Monday - Fly from Houston (IAH) to Los Angeles (LAX), get frustrated with the horrible confusing terminals at LAX, go through security a second time, wait for 3.5 hours in LAX for my next flight
Tuesday - Fly from Los Angeles (LAX) to Seoul Inchon International Aiport (ICN), experience time travel, jk, just major time change
Wednesday - (where did Tuesday go? Oh, that's right, it's tomorrow in Korea) LAND IN SOUTH KOREA! I met a fellow English teacher as I went through immigration and we helped each other get luggage and go through customs, no sweat. Ride bus to Gwangju - I met a Korean Christian who guided me around the travel stop (which made sure I could find the bathroom and make it back to the right bus before it left!) - she shared these little custard cakes and this weird fish-dumpling?-thing with me at the travel stop. I didn't like the fish thing at all, but you can't go wrong with custard cakes. Arrived in Gwangju, got dropped off at a sketchy "no-tell" motel called Best Motel... the walls are thin... opening the window means that the street noise overpowers, ahem, other noises, which is nice. Anyway, one of my bosses showed me around a little and we ate galbi (sp?), which is a unique Korean dining experience with a grill-it-yourself fire hazard right in the middle of the table. Live coals under a grate, inches from where you're sitting. Makes teppanyaki grills seem weak! It was delicious! I wasn't very hungry after the long days traveling, but I'll definitely be going for that again. Went to sleep early and then woke up at 2 am... stupid jet lag. I did get to Skype with my mom for a little bit before my laptop battery died. I didn't have a converter that worked, as it turned out, so I didn't get a chance to call my dad too. I read a few books for a while until I finally went back to sleep around 4:30, so I got a couple more hours before the big day Thursday.
Thursday - First day on the job! Observations at Brighton Kindergarten (an English language kindergarten) and JLS (an after school English language program). More posted about that below! Wrapped up the evening with a wine and tapas night at another foreign teacher's apartment before Jet Lag roundhouse kicked me in the face.
Friday - More observations and getting used to being in South Korea, oh my goodness!
Thursday and Friday I observed several classes, most were Brighton kindergarten classes and a few JLS after-school classes for elementary-aged kids. I will probably only be teaching 7 year-old Brighton classes. I'll be able to tell yall more about them later.
Basically, there are several levels of English proficiency within each grade. The grades are broken up by age, so "pre-nursury" are made up of Korean 4-year-olds, but 4-years-old in Korea is really American 3-years-old. "Nursury"classes are Korean 5-year-olds (American 4-year-olds) and "pre-kinder" are Korean 6-year-olds (American 5-year-olds). I'll be teaching "kinder" level students, who are Korean 7- (American 6-) year-olds.
When I say American age, that's a rough estimation, because if a kid has a December birthday, they're really two years younger. So, I'd be 27 by Korean standards, since I would have been 1 "year" old at birth and then turn 2 "years" old at the New Year. Everyone ages a year on January 1, but they still celebrate their birthday on whichever day they were born. They just don't age until the next January 1. Go figure!!! All this is to say, that my "7" year olds could be as young as 5 but as old as 6, by English standards.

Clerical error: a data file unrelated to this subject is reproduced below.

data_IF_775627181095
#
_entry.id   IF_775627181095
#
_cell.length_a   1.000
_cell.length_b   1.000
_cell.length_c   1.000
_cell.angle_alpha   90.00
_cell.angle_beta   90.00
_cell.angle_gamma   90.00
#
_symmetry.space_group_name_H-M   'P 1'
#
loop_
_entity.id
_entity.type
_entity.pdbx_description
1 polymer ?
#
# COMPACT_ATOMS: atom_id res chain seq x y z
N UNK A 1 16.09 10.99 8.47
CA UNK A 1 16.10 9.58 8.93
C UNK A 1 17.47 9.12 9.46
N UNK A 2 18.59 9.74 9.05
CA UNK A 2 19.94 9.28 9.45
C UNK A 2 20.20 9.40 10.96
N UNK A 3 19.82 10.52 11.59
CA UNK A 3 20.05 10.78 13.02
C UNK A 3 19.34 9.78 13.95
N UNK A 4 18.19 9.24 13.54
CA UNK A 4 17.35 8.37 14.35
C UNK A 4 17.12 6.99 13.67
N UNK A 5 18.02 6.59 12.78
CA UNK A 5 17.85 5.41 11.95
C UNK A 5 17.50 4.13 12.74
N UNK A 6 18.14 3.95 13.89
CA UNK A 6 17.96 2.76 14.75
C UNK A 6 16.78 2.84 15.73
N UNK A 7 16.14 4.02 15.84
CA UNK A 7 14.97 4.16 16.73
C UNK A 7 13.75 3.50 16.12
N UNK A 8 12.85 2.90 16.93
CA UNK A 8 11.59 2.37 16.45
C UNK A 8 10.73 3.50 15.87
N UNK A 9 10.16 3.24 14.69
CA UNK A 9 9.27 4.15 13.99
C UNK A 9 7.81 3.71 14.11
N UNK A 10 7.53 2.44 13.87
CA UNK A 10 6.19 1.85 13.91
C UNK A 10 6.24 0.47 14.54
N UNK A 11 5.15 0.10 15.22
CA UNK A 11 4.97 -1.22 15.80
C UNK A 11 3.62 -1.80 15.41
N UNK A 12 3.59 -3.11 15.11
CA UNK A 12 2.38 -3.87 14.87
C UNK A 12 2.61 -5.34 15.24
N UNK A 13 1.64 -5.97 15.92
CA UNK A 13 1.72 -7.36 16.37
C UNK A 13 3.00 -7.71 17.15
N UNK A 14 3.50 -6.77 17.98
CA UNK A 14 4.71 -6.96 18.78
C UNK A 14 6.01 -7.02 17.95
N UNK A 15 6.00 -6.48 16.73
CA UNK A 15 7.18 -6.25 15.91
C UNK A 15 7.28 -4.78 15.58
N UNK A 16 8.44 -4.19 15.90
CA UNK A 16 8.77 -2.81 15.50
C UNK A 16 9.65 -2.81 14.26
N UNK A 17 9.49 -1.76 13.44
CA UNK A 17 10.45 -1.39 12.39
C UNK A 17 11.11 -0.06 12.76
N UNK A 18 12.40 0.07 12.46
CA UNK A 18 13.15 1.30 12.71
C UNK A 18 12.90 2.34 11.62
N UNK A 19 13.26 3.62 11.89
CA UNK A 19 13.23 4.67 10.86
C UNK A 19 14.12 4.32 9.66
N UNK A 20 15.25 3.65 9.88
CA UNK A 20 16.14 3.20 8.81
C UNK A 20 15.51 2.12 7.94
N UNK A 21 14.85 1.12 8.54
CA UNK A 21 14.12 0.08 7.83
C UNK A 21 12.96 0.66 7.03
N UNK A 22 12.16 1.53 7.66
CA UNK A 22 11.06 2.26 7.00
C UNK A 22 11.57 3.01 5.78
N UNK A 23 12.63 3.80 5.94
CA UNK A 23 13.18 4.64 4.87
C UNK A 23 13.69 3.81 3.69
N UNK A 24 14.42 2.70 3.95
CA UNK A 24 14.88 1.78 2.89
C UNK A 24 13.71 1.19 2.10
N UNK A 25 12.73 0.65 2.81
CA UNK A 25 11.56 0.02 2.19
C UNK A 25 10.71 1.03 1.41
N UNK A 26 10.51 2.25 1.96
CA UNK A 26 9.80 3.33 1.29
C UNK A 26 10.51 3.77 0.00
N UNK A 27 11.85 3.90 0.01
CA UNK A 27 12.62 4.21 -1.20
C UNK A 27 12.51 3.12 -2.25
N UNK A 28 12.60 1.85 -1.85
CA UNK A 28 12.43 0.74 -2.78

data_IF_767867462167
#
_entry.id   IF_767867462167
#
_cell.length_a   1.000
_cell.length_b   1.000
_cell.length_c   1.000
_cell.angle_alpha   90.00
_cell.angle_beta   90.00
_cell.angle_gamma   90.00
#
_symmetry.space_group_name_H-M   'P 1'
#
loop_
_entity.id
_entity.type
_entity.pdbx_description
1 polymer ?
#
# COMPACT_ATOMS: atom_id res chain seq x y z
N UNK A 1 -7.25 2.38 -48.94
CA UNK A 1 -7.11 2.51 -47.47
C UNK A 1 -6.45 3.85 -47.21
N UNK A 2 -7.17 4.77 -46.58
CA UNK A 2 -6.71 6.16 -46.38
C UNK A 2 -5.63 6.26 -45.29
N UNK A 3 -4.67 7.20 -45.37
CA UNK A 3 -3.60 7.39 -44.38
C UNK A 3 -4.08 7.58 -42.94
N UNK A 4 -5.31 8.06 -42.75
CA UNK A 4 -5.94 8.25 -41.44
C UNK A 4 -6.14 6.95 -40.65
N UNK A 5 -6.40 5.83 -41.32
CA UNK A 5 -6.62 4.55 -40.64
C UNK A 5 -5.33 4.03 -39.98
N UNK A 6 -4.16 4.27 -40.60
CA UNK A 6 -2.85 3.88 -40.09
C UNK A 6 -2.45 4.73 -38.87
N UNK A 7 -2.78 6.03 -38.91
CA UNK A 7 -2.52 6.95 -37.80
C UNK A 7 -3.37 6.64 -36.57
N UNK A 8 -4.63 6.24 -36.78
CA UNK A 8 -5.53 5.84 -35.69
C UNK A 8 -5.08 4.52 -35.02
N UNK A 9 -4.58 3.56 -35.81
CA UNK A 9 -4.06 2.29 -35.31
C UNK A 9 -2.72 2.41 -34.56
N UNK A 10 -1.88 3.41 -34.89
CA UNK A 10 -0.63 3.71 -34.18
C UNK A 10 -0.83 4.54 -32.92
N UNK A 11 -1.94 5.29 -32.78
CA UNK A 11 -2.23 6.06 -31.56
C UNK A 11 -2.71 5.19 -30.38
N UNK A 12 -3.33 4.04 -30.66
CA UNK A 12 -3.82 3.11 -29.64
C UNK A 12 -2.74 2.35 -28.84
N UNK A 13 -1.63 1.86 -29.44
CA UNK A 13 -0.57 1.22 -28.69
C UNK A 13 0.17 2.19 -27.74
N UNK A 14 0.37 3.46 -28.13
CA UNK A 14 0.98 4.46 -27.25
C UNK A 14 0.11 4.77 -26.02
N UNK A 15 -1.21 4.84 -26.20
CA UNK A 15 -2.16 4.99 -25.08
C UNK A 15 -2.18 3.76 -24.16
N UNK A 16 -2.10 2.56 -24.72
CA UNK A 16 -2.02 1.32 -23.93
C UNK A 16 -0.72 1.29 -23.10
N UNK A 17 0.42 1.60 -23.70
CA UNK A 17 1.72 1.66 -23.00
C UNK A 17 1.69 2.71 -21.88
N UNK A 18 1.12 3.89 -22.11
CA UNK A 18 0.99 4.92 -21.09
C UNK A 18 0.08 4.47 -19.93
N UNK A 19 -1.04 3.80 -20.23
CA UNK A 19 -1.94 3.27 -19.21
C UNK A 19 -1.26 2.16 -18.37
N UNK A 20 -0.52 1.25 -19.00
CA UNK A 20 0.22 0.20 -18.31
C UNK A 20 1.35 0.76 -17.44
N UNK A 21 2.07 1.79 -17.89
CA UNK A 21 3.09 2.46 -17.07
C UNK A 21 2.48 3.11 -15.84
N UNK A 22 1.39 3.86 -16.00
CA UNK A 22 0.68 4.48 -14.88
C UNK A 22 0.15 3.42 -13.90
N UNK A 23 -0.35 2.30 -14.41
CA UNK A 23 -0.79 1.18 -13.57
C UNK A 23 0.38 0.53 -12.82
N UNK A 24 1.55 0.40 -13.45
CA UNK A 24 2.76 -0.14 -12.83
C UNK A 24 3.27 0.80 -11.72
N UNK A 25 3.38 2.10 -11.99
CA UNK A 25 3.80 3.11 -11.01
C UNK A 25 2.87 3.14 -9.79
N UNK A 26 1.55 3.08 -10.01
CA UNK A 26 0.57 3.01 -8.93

There are 5 levels of English proficiency once they reach kinder. One of my classes is called a "super sevens" class - they're at level 5, the highest. The classes all have random foreign titles, and the "super sevens" are all states. Mine's called the Florida class, and the other two are Maine and Oregon. Super sevens are taught in full-English immersion, so they have one Korean English teacher and 2 foreign English teachers.
The other classes that I will teach have a Korean kindergarten teacher who teaches in Korean, and a Korean English teacher (who teaches in English, duh), and a foreign English teacher, which is me (duh again). They're almost immersion, but not fully immersion, I think. They're also called "star" or something because the two classes that I teach will have the exact same lesson, so I really only have 2 lessons total to prep for each day, which is nice. They pair two other-named classes, like Virginia and Montana, for example, and give them a combined-name like Libra, or some other star zodiac sign, thus the term "star classes."
Got all that?? Confused yet? Me too :)
There are around 13 other foreign English teachers at JLS/Brighton. They're all so nice, and they understand that I'm completely lost without someone walking me around for a few days! All the foreign teachers at the school live in three or four different apartment buildings that surround a little park, so that will be very convenient once I move over there! It's just a few blocks away from my motel and I can navigate my way to and from the park, but I haven't gotten familiar with the park-to-school route yet. They've already made sure I feel included and they've invited me to several things. One of them even gave me a converter that she wasn't using (so now my laptop's charged!), how kind! It's all making for a smooth transition :):)
In other news, I have a church buddy! One of the other teachers goes to an English-speaking Presbyterian church here that she loves, so we're going to go together! I can't wait to experience the services that I've heard so much about. Come, Holy Spirit, come!
On that note, it's really late for me (though I'm mostly adjusted from the jet lag) and we have an early morning tomorrow. The kids have a huge talent show that will be mightily entertaining! I promise I'll take pictures and post them here later. :)